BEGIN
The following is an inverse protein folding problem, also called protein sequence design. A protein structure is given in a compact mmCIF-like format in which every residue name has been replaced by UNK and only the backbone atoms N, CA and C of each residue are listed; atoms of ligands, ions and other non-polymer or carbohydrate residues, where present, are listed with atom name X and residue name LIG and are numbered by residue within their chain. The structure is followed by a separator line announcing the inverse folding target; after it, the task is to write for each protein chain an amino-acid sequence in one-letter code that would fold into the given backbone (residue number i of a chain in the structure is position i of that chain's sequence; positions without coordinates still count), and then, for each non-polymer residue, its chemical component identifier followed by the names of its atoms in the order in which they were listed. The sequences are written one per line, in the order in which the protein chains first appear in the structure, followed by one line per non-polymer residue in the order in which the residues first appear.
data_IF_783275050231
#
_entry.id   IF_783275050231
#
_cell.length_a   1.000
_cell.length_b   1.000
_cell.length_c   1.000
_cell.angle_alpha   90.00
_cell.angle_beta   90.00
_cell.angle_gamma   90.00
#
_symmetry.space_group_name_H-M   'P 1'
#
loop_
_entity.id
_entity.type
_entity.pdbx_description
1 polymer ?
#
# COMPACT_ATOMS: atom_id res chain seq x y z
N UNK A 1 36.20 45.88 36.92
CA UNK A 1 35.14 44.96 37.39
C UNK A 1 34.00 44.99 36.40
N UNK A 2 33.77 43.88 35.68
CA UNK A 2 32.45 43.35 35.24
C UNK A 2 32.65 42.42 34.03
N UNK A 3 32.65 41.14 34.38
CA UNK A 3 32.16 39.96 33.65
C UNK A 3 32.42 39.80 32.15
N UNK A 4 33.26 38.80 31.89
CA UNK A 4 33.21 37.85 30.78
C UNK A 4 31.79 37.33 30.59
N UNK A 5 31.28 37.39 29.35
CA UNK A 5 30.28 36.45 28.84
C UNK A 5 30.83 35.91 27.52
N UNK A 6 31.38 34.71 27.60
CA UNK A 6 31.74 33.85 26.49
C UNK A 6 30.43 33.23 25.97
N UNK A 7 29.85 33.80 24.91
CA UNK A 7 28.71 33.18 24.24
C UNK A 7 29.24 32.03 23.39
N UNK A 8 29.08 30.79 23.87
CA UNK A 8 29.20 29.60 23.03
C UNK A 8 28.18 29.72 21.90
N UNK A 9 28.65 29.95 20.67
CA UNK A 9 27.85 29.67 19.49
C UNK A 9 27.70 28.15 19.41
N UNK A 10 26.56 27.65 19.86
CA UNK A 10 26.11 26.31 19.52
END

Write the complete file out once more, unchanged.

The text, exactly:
The following is an inverse protein folding problem, also called protein sequence design. A protein structure is given in a compact mmCIF-like format in which every residue name has been replaced by UNK and only the backbone atoms N, CA and C of each residue are listed; atoms of ligands, ions and other non-polymer or carbohydrate residues, where present, are listed with atom name X and residue name LIG and are numbered by residue within their chain. The structure is followed by a separator line announcing the inverse folding target; after it, the task is to write for each protein chain an amino-acid sequence in one-letter code that would fold into the given backbone (residue number i of a chain in the structure is position i of that chain's sequence; positions without coordinates still count), and then, for each non-polymer residue, its chemical component identifier followed by the names of its atoms in the order in which they were listed. The sequences are written one per line, in the order in which the protein chains first appear in the structure, followed by one line per non-polymer residue in the order in which the residues first appear.
data_IF_783275050231
#
_entry.id   IF_783275050231
#
_cell.length_a   1.000
_cell.length_b   1.000
_cell.length_c   1.000
_cell.angle_alpha   90.00
_cell.angle_beta   90.00
_cell.angle_gamma   90.00
#
_symmetry.space_group_name_H-M   'P 1'
#
loop_
_entity.id
_entity.type
_entity.pdbx_description
1 polymer ?
#
# COMPACT_ATOMS: atom_id res chain seq x y z
N UNK A 1 36.20 45.88 36.92
CA UNK A 1 35.14 44.96 37.39
C UNK A 1 34.00 44.99 36.40
N UNK A 2 33.77 43.88 35.68
CA UNK A 2 32.45 43.35 35.24
C UNK A 2 32.65 42.42 34.03
N UNK A 3 32.65 41.14 34.38
CA UNK A 3 32.16 39.96 33.65
C UNK A 3 32.42 39.80 32.15
N UNK A 4 33.26 38.80 31.89
CA UNK A 4 33.21 37.85 30.78
C UNK A 4 31.79 37.33 30.59
N UNK A 5 31.28 37.39 29.35
CA UNK A 5 30.28 36.45 28.84
C UNK A 5 30.83 35.91 27.52
N UNK A 6 31.38 34.71 27.60
CA UNK A 6 31.74 33.85 26.49
C UNK A 6 30.43 33.23 25.97
N UNK A 7 29.85 33.80 24.91
CA UNK A 7 28.71 33.18 24.24
C UNK A 7 29.24 32.03 23.39
N UNK A 8 29.08 30.79 23.87
CA UNK A 8 29.20 29.60 23.03
C UNK A 8 28.18 29.72 21.90
N UNK A 9 28.65 29.95 20.67
CA UNK A 9 27.85 29.67 19.49
C UNK A 9 27.70 28.15 19.41
N UNK A 10 26.56 27.65 19.86
CA UNK A 10 26.11 26.31 19.52